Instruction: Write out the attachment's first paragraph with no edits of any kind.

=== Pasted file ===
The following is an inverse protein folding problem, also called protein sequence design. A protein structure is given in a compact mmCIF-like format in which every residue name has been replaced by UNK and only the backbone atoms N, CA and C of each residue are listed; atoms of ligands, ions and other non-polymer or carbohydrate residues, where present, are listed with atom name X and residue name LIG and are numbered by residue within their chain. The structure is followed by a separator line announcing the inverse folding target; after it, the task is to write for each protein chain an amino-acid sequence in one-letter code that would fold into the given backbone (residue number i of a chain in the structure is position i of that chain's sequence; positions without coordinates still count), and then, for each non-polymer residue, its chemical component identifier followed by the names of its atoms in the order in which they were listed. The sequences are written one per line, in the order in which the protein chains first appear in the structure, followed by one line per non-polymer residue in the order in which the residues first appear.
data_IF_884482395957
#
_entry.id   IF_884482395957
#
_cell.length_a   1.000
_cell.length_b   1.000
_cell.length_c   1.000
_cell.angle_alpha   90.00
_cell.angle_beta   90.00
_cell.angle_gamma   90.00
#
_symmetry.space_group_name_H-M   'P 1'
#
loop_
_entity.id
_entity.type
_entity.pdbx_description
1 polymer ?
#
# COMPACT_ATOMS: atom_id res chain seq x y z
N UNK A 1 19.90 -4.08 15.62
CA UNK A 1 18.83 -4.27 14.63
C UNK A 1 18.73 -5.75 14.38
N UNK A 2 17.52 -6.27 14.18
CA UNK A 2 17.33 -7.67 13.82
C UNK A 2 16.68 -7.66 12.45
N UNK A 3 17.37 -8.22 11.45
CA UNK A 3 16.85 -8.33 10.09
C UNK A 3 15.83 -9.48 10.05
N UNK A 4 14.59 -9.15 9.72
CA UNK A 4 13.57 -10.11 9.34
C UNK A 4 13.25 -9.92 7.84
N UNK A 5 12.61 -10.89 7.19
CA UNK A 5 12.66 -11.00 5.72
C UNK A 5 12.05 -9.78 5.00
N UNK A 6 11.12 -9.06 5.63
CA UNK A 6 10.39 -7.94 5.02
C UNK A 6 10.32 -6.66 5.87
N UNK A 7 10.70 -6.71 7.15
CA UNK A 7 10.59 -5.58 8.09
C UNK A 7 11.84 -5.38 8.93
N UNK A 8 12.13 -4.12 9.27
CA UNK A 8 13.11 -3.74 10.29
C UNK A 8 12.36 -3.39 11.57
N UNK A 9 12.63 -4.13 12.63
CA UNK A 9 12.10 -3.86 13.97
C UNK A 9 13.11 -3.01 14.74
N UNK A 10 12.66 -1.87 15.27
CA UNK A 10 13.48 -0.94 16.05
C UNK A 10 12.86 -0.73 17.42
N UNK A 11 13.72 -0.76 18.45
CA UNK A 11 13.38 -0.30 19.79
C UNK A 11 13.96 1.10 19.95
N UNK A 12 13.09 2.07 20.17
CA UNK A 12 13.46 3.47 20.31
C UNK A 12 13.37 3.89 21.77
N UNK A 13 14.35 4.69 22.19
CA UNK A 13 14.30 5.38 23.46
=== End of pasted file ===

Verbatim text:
The following is an inverse protein folding problem, also called protein sequence design. A protein structure is given in a compact mmCIF-like format in which every residue name has been replaced by UNK and only the backbone atoms N, CA and C of each residue are listed; atoms of ligands, ions and other non-polymer or carbohydrate residues, where present, are listed with atom name X and residue name LIG and are numbered by residue within their chain. The structure is followed by a separator line announcing the inverse folding target; after it, the task is to write for each protein chain an amino-acid sequence in one-letter code that would fold into the given backbone (residue number i of a chain in the structure is position i of that chain's sequence; positions without coordinates still count), and then, for each non-polymer residue, its chemical component identifier followed by the names of its atoms in the order in which they were listed. The sequences are written one per line, in the order in which the protein chains first appear in the structure, followed by one line per non-polymer residue in the order in which the residues first appear.